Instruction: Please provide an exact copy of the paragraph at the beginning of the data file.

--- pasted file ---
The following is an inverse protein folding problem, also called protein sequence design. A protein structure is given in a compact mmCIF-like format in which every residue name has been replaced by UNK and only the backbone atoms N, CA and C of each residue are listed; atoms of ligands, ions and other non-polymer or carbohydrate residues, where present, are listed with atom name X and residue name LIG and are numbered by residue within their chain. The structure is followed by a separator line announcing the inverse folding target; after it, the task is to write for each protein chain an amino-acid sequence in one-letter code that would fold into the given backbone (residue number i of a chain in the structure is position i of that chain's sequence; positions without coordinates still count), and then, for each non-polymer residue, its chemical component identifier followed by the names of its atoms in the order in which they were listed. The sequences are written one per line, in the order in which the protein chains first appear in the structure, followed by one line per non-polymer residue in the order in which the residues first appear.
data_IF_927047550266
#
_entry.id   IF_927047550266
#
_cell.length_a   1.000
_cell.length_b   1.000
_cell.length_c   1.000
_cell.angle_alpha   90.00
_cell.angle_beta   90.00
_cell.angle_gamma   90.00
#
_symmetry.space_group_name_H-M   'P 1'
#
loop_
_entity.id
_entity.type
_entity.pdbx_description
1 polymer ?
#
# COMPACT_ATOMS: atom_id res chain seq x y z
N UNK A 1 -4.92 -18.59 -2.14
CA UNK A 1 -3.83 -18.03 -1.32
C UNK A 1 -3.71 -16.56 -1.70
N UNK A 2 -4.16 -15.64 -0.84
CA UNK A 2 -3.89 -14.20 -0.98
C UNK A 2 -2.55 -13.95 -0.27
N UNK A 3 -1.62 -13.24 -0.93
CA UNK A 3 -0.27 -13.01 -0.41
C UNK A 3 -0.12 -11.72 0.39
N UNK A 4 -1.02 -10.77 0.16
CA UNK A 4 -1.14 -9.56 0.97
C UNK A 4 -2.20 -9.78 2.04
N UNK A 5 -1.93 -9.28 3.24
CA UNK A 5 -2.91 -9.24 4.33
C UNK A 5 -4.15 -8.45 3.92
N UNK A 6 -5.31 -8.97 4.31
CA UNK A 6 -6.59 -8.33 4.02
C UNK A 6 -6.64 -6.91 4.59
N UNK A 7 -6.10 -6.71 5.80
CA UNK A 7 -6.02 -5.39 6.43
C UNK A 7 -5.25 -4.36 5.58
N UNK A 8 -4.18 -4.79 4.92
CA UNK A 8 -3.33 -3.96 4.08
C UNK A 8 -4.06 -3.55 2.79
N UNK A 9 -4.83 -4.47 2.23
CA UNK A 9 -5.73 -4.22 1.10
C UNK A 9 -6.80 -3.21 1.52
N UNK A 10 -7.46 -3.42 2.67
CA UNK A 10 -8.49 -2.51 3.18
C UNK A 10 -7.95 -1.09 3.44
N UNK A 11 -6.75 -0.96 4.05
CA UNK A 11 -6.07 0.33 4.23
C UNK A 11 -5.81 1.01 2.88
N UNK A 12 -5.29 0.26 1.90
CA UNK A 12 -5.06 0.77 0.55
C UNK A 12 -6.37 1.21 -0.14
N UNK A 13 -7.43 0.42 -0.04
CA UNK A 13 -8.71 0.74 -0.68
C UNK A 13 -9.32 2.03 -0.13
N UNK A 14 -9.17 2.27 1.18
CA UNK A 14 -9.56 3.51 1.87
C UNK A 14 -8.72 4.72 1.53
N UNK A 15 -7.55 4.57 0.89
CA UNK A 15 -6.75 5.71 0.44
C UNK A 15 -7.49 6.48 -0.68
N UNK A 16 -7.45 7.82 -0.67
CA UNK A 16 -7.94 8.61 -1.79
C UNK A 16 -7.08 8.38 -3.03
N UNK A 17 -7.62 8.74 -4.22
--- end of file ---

The following is an inverse protein folding problem, also called protein sequence design. A protein structure is given in a compact mmCIF-like format in which every residue name has been replaced by UNK and only the backbone atoms N, CA and C of each residue are listed; atoms of ligands, ions and other non-polymer or carbohydrate residues, where present, are listed with atom name X and residue name LIG and are numbered by residue within their chain. The structure is followed by a separator line announcing the inverse folding target; after it, the task is to write for each protein chain an amino-acid sequence in one-letter code that would fold into the given backbone (residue number i of a chain in the structure is position i of that chain's sequence; positions without coordinates still count), and then, for each non-polymer residue, its chemical component identifier followed by the names of its atoms in the order in which they were listed. The sequences are written one per line, in the order in which the protein chains first appear in the structure, followed by one line per non-polymer residue in the order in which the residues first appear.